The station clock was showing 23.52 as Simon reached the ticket office. The last train from Waterloo leaves at 11.55 pm precisely. He had to catch that train. Panic began to raise its ugly head. His heart was pumping and he could feel the drips of cold sweat running down his body.
There was only one person in front of him. Simon felt some relief. The stranger was making some inquiry about return reservations. Panic started to reassert itself. Simon almost wanted to push his way in and demand a ticket. He resisted. He was not that sort of person.
The man in front finally finished his inquiry and Simon quickly purchased his ticket. “Platform three, you’d better hurry,” the clerk told him. Simon didn’t hear, he was already half way to the elevator.
Finally, ticket in hand, he dashed onto the platform. The guard was about to blow his whistle. He jumped into the nearest compartment. The train began to move.
It was one of those old single-compartment carriages, with no access corridor. It bore all the marks of long arduous service and a few more modern reminders of today’s vandalistic youth. There was only one other occupant.
Simon sighed and released the pent up tensions. He sat down, diagonally opposite his travelling companion, and took a moment to study her. She was very young, early twenties he guessed, and quite pretty. She was dressed in a smart business suit and was reading the evening paper. She was just the type of girl he would like to get to know.
She had eyed him nervously when he entered the compartment and now gave him the occasional suspicious glance around the edge of her newspaper. Simon felt he would have to break the ice.
“I nearly didn’t make it,” he said. “I couldn’t afford to be stuck in London tonight.”
“I have a whistle and a gas canister,” she replied tersely but calmly. “I also have a brown belt in karate.”
“Very impressive, but you needn’t worry about me. My name’s Simon, by the way, Simon Smith, I’m afraid I haven’t got my bear with me tonight.” She either wasn’t amused by his attempt at a joke, or didn’t understand it. “I love your accent. Where are you from, New Zealand?”
She folded her paper and looked at him for a few moments. Simon felt that she was staring into his soul and reading his true character. She smiled. She looked beautiful when she smiled. “I’m sorry I was so rude,” she began. “You can’t be too careful travelling alone these days. There are so many reports in the newspapers about attacks and rapes. I’m Sally, and would you believe I’m a Smith too.”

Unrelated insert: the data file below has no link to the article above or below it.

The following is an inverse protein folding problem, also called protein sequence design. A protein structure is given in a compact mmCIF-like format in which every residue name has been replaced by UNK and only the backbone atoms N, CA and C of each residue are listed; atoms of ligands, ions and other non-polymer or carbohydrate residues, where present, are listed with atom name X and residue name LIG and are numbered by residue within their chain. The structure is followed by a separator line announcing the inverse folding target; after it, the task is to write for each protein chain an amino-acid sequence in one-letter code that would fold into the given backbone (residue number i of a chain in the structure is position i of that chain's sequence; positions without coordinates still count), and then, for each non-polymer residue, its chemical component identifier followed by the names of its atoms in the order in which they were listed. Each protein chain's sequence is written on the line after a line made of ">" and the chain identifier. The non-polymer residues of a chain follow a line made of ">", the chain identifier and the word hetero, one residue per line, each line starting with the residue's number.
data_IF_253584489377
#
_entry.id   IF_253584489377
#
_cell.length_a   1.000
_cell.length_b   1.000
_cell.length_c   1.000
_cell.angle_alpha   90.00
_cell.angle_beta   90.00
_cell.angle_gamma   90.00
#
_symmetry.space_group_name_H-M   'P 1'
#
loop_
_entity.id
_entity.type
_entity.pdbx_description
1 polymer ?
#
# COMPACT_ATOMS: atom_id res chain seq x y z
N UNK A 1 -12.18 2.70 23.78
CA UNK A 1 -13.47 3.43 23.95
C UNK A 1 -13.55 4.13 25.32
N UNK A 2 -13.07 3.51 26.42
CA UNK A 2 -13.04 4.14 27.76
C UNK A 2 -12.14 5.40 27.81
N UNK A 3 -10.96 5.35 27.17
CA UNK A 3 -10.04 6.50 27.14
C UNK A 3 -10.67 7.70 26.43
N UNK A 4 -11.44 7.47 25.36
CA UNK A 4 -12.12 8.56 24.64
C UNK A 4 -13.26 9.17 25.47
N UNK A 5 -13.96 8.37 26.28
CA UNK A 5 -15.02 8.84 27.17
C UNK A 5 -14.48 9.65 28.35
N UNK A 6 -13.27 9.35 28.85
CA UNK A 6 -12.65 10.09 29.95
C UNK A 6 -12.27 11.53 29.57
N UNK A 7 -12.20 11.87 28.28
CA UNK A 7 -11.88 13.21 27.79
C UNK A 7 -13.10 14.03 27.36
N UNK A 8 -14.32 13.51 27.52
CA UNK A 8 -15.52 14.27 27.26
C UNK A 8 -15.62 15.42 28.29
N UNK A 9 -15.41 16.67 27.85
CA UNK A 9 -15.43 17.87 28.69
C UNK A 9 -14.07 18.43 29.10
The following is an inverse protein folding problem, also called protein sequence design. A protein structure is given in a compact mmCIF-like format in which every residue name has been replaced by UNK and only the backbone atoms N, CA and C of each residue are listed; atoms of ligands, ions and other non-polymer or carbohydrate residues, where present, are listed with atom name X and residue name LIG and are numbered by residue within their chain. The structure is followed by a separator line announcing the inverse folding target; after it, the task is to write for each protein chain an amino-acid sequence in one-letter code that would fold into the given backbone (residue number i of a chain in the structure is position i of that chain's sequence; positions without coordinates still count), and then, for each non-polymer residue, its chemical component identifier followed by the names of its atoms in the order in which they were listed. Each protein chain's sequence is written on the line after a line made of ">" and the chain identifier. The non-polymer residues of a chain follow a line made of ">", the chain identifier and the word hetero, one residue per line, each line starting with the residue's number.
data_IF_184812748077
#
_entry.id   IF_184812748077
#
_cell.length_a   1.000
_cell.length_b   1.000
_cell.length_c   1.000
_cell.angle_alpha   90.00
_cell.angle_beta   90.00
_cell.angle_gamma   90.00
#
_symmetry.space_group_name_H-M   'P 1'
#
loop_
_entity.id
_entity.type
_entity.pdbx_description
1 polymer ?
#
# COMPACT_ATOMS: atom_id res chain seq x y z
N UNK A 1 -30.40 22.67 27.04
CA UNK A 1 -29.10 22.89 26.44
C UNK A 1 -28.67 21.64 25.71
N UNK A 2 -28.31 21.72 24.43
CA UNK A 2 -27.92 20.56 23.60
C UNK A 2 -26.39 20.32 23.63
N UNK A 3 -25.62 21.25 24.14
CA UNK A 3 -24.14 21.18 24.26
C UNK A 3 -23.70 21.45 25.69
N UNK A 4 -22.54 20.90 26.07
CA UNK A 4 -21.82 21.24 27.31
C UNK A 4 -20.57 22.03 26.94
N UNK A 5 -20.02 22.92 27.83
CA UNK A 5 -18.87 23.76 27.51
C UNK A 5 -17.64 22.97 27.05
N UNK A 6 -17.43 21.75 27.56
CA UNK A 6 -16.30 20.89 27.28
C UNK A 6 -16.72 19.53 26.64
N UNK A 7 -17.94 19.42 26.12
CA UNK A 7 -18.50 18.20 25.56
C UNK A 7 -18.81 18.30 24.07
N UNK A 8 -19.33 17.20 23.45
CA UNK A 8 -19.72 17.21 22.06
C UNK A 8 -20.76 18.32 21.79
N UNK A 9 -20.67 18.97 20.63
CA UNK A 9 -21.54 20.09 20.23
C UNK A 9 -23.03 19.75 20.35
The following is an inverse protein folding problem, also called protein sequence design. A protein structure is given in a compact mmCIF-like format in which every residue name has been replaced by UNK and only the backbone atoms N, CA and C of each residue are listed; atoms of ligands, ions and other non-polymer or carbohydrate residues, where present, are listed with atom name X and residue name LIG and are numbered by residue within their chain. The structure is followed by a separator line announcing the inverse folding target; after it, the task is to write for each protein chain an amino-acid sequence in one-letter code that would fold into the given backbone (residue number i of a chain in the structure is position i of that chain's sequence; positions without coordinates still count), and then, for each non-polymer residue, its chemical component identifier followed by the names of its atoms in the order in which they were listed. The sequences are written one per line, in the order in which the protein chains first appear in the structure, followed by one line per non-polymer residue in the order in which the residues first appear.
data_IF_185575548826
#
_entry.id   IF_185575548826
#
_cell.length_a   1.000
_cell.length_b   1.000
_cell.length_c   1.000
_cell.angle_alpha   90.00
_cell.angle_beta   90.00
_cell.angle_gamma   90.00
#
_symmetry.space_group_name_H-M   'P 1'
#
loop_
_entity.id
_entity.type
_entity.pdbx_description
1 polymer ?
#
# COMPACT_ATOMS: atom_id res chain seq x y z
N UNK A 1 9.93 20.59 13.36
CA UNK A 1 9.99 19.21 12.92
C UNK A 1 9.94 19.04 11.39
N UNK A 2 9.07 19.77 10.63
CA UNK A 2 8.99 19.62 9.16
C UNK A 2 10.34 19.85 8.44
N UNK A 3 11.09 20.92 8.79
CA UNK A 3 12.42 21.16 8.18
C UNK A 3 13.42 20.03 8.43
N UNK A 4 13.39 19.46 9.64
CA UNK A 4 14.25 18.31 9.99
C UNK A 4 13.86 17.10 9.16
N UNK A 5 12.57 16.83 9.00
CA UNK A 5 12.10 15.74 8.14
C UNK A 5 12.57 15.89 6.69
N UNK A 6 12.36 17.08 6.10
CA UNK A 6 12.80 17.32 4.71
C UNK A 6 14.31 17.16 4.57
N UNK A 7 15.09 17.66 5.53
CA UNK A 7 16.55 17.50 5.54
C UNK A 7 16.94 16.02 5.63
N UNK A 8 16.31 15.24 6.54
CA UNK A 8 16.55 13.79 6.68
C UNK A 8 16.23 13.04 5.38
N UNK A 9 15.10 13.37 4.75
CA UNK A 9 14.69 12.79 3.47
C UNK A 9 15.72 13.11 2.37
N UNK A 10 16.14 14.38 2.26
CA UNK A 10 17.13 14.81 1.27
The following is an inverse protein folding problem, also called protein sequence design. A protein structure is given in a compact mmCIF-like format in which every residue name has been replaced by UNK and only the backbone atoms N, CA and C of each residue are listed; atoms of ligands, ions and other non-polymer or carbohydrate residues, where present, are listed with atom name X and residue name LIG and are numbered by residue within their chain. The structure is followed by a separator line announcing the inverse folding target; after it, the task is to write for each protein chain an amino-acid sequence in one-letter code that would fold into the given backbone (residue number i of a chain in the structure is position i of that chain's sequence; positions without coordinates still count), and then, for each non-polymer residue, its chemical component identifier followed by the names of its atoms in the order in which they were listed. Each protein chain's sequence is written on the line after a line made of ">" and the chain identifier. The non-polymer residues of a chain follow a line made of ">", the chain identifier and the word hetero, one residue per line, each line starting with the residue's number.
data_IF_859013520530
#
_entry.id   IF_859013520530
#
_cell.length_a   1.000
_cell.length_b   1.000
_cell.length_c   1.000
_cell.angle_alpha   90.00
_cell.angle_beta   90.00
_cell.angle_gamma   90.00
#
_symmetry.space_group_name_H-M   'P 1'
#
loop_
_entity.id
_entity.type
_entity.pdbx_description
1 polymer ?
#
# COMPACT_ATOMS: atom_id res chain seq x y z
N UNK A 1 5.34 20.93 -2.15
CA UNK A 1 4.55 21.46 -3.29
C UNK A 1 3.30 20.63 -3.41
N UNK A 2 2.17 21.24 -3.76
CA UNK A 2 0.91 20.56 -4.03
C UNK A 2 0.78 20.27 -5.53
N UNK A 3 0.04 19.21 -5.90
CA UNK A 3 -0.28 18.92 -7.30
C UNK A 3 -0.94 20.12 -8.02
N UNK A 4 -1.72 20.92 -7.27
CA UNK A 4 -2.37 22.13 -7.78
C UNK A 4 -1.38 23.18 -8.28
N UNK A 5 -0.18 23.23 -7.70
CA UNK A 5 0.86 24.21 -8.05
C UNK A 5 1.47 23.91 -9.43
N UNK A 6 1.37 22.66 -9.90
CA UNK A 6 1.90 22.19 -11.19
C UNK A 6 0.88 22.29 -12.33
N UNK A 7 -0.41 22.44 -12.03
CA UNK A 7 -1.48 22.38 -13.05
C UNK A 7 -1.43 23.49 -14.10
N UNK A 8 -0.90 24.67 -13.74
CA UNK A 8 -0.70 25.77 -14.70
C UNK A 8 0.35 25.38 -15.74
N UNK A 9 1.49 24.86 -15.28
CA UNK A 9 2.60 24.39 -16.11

“There are a lot of us about,” Simon smiled, as he accepted her proffered hand. “Pleased to meet you Sally.”
“I’m Australian,” Sally continued. “Or at least I’ve lived there for most of my life, since my parents were killed when I was tiny. My aunt and uncle over there took me in.”
“I’m sorry about your parents. What happened to them?” Simon showed genuine concern.
“They were murdered. I’d rather not talk about it, if you don’t mind.” A flash of past grief was mirrored in Sally’s eyes. In a moment it passed and she smiled again. “I got over it a long time ago.”
The train suddenly lurched to a stop. As far as they could see they were in a tunnel. Without warning, the lights failed. The darkness was total. They were both silent for seconds that seemed like minutes. The tension began to build. Sally was afraid again. In the dark her other senses were heightened. She strained to hear if he made a move, and could hear his steady breathing. His masculine smell was in her nostrils. She felt his presence. The tension was getting unbearable. She wanted to scream.
“I don’t suppose you have a torch among your combat gear do you?” Simon asked. Sally laughed, the tension was broken.
“I was once in Australia, in Sydney,” Simon continued. “We had a trip into the Blue Mountains. We visited the Jenolan caves. Australia is a beautiful country. While you are in one of the big caves they turn out all the lights and let you experience complete darkness. It’s eerie. This is the nearest I’ve been to the same thing.”
The lights and the train struggled back into life. The remainder of the journey passed quickly in conversation. Simon silently thanked fate for arranging this meeting, particularly after he had managed to get Sally’s telephone number.
“This is my station coming up,” Sally said, as they slowed for the first stop. “I have really enjoyed our conversation; I hope you give me a call sometime.” She smiled one of her most seductive smiles.
“I’m glad I was late for the train,” Simon replied. “I promise I’ll call you very soon.”
The train ground to a halt with screeching brakes. It was an effort for both of them to break eye contact as they said their farewells.
“Goodbye Simon, I’ll be waiting for your call,” Sally shouted to the waving Simon as the train pulled out of the station.
He sat in the empty compartment and reviewed the evening. The faint scent of Sally’s perfume still lingered, overpowering the stale smell of the train, and stirred carnal thoughts in Simon’s mind. Were they ships that had passed in the night, or would they meet again and build a relationship? Simon had a heavy yearning in his heart that bordered on the melancholy, and an ache in his groin that bordered on the explosive. At least these feelings were better than the feeling of panic when he had nearly missed the train. Panic at missing a meeting that would have undoubtedly cost him his job and his future.
The time between stations seemed to pass in an instant as Simon, lost in his fantasies, imagined what might happen when he next met Sally.
It was only when the train pulled into the next station that Simon realised he was on the wrong train.
Not caring about the no-smoking sign, he lit a cigar and sat back in his seat puffing away deeply. Happiness is a girl called Sally, he thought.